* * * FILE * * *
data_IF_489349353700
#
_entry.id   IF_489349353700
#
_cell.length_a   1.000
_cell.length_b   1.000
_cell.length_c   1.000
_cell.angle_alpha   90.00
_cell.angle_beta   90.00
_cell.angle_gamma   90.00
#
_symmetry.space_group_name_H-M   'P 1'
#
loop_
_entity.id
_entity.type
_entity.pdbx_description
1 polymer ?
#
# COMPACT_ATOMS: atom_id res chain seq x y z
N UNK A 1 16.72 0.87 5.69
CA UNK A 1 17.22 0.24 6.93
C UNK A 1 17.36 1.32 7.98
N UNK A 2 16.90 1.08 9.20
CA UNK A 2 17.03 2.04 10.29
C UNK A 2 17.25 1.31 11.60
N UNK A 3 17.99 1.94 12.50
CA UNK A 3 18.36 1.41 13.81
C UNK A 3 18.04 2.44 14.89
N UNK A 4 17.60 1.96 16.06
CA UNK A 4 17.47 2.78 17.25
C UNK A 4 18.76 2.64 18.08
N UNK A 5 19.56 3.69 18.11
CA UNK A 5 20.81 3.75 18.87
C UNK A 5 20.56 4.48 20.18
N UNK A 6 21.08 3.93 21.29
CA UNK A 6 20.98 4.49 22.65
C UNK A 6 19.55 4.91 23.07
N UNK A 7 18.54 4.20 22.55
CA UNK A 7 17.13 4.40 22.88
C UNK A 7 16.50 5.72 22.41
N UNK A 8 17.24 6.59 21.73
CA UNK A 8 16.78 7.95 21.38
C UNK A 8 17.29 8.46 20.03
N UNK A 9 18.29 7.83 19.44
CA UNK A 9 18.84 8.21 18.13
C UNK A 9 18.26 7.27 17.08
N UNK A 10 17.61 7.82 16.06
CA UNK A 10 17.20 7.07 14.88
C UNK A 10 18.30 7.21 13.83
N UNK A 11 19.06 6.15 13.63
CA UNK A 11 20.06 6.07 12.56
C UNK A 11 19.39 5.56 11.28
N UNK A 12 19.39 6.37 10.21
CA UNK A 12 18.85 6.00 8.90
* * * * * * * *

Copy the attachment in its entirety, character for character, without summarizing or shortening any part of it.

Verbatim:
data_IF_489349353700
#
_entry.id   IF_489349353700
#
_cell.length_a   1.000
_cell.length_b   1.000
_cell.length_c   1.000
_cell.angle_alpha   90.00
_cell.angle_beta   90.00
_cell.angle_gamma   90.00
#
_symmetry.space_group_name_H-M   'P 1'
#
loop_
_entity.id
_entity.type
_entity.pdbx_description
1 polymer ?
#
# COMPACT_ATOMS: atom_id res chain seq x y z
N UNK A 1 16.72 0.87 5.69
CA UNK A 1 17.22 0.24 6.93
C UNK A 1 17.36 1.32 7.98
N UNK A 2 16.90 1.08 9.20
CA UNK A 2 17.03 2.04 10.29
C UNK A 2 17.25 1.31 11.60
N UNK A 3 17.99 1.94 12.50
CA UNK A 3 18.36 1.41 13.81
C UNK A 3 18.04 2.44 14.89
N UNK A 4 17.60 1.96 16.06
CA UNK A 4 17.47 2.78 17.25
C UNK A 4 18.76 2.64 18.08
N UNK A 5 19.56 3.69 18.11
CA UNK A 5 20.81 3.75 18.87
C UNK A 5 20.56 4.48 20.18
N UNK A 6 21.08 3.93 21.29
CA UNK A 6 20.98 4.49 22.65
C UNK A 6 19.55 4.91 23.07
N UNK A 7 18.54 4.20 22.55
CA UNK A 7 17.13 4.40 22.88
C UNK A 7 16.50 5.72 22.41
N UNK A 8 17.24 6.59 21.73
CA UNK A 8 16.78 7.95 21.38
C UNK A 8 17.29 8.46 20.03
N UNK A 9 18.29 7.83 19.44
CA UNK A 9 18.84 8.21 18.13
C UNK A 9 18.26 7.27 17.08
N UNK A 10 17.61 7.82 16.06
CA UNK A 10 17.20 7.07 14.88
C UNK A 10 18.30 7.21 13.83
N UNK A 11 19.06 6.15 13.63
CA UNK A 11 20.06 6.07 12.56
C UNK A 11 19.39 5.56 11.28
N UNK A 12 19.39 6.37 10.21
CA UNK A 12 18.85 6.00 8.90